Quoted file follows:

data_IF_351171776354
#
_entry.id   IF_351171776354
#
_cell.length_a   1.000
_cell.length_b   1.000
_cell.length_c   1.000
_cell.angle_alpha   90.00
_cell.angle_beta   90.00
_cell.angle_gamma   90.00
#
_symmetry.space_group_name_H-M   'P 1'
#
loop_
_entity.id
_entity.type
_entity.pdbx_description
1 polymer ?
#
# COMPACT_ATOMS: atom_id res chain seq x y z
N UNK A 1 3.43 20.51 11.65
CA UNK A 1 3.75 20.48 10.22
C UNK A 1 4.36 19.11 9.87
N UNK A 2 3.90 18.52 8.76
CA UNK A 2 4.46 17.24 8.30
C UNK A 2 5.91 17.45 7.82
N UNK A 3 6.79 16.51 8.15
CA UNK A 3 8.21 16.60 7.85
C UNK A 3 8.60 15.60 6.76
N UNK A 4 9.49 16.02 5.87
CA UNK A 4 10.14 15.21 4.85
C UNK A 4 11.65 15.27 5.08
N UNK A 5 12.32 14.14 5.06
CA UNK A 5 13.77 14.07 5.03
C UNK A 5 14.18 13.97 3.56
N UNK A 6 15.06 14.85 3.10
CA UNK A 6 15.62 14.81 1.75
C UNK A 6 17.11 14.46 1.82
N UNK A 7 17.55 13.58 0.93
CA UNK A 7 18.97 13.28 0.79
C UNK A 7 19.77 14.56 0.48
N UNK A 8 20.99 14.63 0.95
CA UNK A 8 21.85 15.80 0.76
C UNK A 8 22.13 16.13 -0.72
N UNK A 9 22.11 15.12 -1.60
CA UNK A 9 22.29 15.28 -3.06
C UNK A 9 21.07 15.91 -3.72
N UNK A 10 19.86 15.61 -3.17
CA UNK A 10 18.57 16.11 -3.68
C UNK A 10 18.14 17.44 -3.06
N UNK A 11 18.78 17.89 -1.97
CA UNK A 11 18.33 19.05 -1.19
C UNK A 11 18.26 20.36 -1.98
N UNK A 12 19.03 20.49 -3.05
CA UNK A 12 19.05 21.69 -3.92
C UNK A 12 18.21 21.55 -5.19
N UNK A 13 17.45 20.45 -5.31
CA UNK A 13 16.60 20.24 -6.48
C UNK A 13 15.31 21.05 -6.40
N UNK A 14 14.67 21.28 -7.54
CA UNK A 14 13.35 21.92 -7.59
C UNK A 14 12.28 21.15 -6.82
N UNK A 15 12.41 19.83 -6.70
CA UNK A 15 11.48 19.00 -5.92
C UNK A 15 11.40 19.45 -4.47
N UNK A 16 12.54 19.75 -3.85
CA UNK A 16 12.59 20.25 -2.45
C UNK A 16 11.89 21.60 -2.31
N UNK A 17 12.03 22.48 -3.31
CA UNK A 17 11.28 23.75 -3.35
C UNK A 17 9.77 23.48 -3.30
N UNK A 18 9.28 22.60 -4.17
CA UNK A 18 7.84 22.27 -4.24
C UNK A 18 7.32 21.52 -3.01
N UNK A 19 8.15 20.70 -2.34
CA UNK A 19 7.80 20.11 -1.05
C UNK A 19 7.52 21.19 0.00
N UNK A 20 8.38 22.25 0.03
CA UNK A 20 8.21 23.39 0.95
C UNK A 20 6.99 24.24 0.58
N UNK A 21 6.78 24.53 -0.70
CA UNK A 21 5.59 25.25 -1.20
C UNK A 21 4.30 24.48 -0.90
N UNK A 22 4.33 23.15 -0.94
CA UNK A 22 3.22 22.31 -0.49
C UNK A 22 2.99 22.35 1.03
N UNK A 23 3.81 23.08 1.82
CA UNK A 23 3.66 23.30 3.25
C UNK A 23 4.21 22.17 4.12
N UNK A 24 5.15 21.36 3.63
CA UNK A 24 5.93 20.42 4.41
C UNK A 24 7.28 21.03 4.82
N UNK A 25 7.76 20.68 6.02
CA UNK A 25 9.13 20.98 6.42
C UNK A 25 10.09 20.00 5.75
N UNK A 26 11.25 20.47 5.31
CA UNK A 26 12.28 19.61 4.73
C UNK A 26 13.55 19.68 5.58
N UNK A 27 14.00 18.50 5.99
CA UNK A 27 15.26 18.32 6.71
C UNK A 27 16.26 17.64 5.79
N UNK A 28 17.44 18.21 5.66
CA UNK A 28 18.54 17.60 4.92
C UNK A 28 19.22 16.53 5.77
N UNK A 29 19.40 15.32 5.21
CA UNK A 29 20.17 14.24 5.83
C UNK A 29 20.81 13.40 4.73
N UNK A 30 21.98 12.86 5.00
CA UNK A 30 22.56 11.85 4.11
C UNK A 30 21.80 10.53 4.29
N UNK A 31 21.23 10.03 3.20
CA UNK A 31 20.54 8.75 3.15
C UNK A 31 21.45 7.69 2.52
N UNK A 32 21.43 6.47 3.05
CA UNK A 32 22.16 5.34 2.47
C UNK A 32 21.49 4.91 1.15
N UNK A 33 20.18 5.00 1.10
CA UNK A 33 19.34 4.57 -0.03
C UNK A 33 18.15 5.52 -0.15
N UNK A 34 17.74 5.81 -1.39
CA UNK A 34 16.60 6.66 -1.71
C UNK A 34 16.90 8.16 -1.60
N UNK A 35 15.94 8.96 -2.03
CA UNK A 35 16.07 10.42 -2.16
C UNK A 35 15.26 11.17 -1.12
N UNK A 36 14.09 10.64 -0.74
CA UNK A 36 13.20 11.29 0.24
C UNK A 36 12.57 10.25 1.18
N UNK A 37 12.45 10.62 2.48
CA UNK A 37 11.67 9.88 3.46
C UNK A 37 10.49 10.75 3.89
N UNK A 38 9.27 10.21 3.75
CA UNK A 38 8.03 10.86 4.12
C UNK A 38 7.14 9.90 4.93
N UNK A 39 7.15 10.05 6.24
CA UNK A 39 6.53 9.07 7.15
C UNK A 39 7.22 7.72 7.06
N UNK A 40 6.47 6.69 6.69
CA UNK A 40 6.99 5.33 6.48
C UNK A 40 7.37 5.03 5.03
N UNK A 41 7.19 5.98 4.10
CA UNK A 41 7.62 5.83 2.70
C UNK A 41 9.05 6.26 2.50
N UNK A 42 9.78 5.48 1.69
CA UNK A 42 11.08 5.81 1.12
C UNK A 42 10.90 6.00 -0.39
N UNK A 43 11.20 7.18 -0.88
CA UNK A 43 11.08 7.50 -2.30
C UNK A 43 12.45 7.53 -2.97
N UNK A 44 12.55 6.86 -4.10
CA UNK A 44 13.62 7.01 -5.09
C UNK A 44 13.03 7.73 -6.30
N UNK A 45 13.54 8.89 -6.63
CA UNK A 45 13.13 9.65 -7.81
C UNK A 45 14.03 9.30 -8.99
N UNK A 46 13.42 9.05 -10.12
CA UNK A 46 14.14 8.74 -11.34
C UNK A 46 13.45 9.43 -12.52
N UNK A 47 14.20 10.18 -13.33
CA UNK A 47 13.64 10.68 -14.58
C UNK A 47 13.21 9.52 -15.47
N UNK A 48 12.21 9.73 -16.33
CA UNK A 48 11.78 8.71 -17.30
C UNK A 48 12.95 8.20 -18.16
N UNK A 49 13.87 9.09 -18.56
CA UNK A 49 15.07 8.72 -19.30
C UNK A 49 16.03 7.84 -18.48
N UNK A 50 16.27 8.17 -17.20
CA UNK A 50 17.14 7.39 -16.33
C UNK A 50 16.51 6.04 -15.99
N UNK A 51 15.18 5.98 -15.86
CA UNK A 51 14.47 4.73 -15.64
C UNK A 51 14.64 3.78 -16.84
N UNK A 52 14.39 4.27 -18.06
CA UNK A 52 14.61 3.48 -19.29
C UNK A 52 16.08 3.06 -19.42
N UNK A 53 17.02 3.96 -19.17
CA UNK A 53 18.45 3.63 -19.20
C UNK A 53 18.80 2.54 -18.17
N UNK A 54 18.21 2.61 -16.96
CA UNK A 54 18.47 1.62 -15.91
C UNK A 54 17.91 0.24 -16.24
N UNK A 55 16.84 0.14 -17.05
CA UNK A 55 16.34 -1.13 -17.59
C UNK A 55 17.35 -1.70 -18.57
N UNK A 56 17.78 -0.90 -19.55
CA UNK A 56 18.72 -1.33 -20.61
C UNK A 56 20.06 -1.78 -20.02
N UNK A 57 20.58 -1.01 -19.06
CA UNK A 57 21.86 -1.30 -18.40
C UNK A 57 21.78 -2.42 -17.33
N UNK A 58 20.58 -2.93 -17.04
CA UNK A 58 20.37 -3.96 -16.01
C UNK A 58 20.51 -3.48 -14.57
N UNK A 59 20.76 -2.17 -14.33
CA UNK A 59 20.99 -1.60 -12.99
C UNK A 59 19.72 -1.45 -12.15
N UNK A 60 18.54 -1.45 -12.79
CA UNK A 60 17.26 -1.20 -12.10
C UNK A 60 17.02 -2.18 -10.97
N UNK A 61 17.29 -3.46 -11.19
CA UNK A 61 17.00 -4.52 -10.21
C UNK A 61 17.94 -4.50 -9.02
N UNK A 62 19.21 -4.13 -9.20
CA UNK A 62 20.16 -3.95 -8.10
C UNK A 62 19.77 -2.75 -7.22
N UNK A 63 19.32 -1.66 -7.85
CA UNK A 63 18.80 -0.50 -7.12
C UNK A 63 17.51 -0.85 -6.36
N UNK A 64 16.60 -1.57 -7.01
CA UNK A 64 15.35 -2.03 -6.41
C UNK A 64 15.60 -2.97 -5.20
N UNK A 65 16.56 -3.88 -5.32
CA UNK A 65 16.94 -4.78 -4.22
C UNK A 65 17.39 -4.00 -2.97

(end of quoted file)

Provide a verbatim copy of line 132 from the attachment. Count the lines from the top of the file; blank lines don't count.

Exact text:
N UNK A 38 9.27 10.21 3.75